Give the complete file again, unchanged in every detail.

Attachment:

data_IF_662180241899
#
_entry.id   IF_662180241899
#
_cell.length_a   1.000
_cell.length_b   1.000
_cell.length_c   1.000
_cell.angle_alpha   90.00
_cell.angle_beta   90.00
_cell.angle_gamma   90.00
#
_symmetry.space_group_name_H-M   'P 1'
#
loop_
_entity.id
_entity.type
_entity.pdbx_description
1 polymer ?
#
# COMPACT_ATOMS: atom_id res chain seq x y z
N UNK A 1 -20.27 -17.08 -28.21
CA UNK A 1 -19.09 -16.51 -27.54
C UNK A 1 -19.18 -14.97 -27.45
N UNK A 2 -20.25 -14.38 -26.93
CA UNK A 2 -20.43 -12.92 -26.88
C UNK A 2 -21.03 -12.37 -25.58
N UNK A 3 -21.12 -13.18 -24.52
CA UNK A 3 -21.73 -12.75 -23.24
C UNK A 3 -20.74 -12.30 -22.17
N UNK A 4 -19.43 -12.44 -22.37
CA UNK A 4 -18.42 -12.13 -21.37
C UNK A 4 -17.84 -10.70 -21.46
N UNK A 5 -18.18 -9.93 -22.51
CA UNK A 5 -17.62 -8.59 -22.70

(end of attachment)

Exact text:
data_IF_662180241899
#
_entry.id   IF_662180241899
#
_cell.length_a   1.000
_cell.length_b   1.000
_cell.length_c   1.000
_cell.angle_alpha   90.00
_cell.angle_beta   90.00
_cell.angle_gamma   90.00
#
_symmetry.space_group_name_H-M   'P 1'
#
loop_
_entity.id
_entity.type
_entity.pdbx_description
1 polymer ?
#
# COMPACT_ATOMS: atom_id res chain seq x y z
N UNK A 1 -20.27 -17.08 -28.21
CA UNK A 1 -19.09 -16.51 -27.54
C UNK A 1 -19.18 -14.97 -27.45
N UNK A 2 -20.25 -14.38 -26.93
CA UNK A 2 -20.43 -12.92 -26.88
C UNK A 2 -21.03 -12.37 -25.58
N UNK A 3 -21.12 -13.18 -24.52
CA UNK A 3 -21.73 -12.75 -23.24
C UNK A 3 -20.74 -12.30 -22.17
N UNK A 4 -19.43 -12.44 -22.37
CA UNK A 4 -18.42 -12.13 -21.37
C UNK A 4 -17.84 -10.70 -21.46
N UNK A 5 -18.18 -9.93 -22.51
CA UNK A 5 -17.62 -8.59 -22.70